My main problem with YouTube is that my school and district's technology staff will not allow YouTube to be accessed through the school's network. I have used TeacherTube items at school, but there is not the selection of topics that can be found on YouTube as of yet. I would like to link from my school library blog (eventually) so students could access some of the videos I have found so entertaining. I think "seeing is believing" and "a picture is worth a thousand words." Students love to learn when humor is involved, so this is a great way to make a connection with them and teach a lesson or two in the process.

Week #8, Thing #19 Library Thing

This is a great little tool for folks who have their own personal libraries. I was surprised at how easy it was to set up an account and get right to business, cataloging my favorie books (just a few, of course!). I put about 6 or 7 on my list, made a little profile for myself, added 3 or 4 reviews and browsed other recommendations.

Thw feature that really appeals to me is the "Library Thing Recommendation Machine" that allows you to look at lists of similar titles. I like to create promotional lists for my library that will always give students good ideas for what to read next, so having quick access to lists like these, as well as reviews about the books, is valuable indeed. The tags are also helpful to lead me toward other good titles my students would enjoy reading (and me too!). Thanks for introducing me to Library Thing :-)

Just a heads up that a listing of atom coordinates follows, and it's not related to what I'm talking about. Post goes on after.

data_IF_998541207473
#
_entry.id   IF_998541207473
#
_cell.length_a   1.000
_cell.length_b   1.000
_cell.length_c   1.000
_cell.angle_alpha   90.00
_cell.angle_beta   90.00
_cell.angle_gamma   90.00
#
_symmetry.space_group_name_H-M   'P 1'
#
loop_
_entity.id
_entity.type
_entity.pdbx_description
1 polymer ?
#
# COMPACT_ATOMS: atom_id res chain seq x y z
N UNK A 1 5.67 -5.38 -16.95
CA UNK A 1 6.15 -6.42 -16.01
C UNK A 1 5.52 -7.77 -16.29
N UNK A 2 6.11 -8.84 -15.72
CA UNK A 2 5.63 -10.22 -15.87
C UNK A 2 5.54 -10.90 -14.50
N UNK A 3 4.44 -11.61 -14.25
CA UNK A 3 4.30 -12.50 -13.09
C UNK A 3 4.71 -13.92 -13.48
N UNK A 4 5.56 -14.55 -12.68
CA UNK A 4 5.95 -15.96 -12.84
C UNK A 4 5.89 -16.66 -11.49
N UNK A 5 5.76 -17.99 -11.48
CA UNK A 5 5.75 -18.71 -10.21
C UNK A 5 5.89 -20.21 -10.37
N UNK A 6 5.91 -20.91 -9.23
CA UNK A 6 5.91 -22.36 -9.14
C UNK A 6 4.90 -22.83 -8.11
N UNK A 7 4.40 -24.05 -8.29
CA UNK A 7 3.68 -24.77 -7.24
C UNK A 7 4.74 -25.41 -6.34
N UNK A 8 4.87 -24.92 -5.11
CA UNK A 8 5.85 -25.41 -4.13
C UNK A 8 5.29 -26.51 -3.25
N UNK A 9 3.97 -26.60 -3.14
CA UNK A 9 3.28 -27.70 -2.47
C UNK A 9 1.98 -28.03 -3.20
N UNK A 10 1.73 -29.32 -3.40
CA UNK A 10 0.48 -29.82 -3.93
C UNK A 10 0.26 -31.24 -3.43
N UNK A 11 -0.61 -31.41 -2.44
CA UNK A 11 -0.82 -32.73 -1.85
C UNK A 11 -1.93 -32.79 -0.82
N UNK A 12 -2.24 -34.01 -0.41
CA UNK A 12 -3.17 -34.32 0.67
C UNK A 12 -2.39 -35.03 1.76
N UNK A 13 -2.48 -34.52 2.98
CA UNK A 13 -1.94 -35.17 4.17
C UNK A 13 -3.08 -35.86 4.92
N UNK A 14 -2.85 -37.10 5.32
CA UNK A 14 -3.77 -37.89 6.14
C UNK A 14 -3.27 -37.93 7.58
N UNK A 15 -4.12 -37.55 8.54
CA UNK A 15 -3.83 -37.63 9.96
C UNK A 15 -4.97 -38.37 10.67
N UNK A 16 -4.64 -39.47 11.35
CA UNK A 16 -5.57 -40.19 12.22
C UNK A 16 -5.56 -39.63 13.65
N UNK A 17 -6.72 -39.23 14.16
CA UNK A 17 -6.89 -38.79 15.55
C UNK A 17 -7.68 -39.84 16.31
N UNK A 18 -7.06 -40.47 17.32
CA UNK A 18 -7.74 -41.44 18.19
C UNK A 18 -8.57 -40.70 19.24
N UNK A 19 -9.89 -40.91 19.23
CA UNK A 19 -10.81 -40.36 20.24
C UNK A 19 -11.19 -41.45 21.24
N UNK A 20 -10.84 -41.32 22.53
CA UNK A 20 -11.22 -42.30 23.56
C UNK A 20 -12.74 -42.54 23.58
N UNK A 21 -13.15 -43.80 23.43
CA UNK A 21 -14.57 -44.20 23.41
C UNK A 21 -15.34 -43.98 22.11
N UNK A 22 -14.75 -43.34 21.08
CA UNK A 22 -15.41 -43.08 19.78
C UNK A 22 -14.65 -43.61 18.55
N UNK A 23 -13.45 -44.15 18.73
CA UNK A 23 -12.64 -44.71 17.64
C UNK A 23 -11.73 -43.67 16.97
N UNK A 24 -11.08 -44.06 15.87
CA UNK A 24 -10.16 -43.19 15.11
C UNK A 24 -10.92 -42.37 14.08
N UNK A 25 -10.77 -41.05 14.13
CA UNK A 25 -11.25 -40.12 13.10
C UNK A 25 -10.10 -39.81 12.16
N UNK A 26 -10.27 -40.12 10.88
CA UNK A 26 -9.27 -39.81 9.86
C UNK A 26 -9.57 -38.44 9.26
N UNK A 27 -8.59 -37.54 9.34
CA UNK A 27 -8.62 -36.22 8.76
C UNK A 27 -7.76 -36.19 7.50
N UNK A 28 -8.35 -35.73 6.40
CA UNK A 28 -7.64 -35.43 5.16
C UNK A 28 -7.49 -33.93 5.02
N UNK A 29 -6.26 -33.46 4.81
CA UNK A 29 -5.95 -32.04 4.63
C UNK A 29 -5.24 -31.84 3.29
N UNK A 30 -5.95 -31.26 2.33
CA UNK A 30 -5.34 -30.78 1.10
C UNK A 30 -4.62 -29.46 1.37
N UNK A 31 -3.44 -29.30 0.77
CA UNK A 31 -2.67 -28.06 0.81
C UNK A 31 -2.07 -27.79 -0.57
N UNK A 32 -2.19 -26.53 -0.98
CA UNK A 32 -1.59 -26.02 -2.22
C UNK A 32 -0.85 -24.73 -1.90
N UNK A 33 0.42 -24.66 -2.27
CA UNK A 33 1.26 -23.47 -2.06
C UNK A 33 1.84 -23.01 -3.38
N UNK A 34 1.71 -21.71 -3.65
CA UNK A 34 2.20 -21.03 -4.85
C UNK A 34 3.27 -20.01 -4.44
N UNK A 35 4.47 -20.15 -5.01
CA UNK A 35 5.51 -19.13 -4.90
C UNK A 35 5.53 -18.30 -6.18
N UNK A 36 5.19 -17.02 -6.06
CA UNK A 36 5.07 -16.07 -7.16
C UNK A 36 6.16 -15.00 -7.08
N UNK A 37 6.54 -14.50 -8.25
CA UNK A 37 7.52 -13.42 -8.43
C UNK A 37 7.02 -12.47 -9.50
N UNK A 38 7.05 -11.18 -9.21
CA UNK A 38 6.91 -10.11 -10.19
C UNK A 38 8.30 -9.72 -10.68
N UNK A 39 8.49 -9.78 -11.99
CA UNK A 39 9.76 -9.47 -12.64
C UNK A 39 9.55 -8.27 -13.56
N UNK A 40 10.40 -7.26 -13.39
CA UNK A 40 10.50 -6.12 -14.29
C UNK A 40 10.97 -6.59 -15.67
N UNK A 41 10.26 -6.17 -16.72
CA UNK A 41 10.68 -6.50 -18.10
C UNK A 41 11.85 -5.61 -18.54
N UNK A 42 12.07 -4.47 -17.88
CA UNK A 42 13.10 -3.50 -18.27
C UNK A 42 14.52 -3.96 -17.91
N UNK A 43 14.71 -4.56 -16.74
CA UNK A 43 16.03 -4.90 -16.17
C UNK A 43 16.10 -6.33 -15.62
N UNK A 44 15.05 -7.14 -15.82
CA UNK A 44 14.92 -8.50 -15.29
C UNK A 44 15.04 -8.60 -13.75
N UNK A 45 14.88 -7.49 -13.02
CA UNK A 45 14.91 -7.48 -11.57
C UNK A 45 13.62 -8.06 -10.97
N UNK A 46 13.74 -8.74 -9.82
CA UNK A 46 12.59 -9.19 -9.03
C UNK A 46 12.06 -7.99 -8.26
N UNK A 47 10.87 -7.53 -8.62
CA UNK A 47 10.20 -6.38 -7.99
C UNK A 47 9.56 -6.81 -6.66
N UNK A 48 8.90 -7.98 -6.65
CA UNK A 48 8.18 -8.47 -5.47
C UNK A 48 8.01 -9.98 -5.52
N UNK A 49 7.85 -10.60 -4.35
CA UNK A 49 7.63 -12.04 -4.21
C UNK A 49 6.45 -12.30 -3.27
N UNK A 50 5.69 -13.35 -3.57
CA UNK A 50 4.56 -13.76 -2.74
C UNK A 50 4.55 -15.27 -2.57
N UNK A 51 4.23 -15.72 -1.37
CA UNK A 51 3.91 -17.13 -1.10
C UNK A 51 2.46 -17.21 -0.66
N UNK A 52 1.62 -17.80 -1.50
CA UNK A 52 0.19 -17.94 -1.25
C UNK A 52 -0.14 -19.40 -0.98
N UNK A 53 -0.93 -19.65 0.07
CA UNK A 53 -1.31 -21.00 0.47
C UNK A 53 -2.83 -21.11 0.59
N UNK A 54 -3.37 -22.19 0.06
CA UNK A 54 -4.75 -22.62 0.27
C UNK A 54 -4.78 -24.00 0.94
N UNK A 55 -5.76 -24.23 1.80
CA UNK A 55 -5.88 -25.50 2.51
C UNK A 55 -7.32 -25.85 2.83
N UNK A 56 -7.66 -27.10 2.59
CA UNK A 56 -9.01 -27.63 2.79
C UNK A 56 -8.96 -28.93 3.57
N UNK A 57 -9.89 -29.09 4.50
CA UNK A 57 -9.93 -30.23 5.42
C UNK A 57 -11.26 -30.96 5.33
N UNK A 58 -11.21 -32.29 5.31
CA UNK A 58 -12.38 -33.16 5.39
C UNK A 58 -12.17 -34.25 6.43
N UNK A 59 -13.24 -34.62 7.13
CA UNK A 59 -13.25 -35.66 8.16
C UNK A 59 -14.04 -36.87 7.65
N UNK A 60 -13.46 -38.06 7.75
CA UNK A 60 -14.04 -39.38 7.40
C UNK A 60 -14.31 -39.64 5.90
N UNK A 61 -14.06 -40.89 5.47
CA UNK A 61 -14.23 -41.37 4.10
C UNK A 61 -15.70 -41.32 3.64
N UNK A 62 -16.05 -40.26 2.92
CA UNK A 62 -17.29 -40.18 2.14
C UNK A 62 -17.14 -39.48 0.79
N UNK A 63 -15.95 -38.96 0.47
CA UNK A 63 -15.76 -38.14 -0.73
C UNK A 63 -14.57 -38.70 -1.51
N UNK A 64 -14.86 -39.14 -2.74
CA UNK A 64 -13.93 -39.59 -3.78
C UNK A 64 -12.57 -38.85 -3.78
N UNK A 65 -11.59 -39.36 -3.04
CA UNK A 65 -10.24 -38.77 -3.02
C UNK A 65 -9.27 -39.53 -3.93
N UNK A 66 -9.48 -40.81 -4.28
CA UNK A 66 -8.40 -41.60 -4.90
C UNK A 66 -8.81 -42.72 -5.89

Monday, August 27, 2007

Week # 8, Thing #18 Online Productivity Tools

Okay, I had an open mind when first using the online word processer. I was thinking that it could be really handy and was very excited about posting the document I was working on (my new contract for my school's library service class). So I worked on it for like 45 minutes and then when I went to save it, guess what?? The first time it didn't work -- Internal server error. So I tried again and lost the entire document!!! ARRRGGGGHHH!!! So, at this point I am not a big fan of the ZOHO Writer. But I WAS able to go back, retrieve the file from my home Word program, save it again to ZOHO and finally publish it to my blog, so now you can all have a look. I guess this is a pretty neat service.

But I just went and looked for my document that was supposed to be posted to by blog and it is not there...hmmmm. Where did it go I wonder??

Week #7, Thing #17 Learning 2.0 Sandbox Wiki

I had fun looking around the different categories here. So many great ideas to share with teachers about how they could apply wikis in their own classrooms and create a learning experience that continues outside of the school day and outside of the classroom! I can see the use of a class wiki really working effectively, especially with high school aged students. There were several great ideas for using blogs, image generators, etc. too, so I am going to bookmark this link for the future.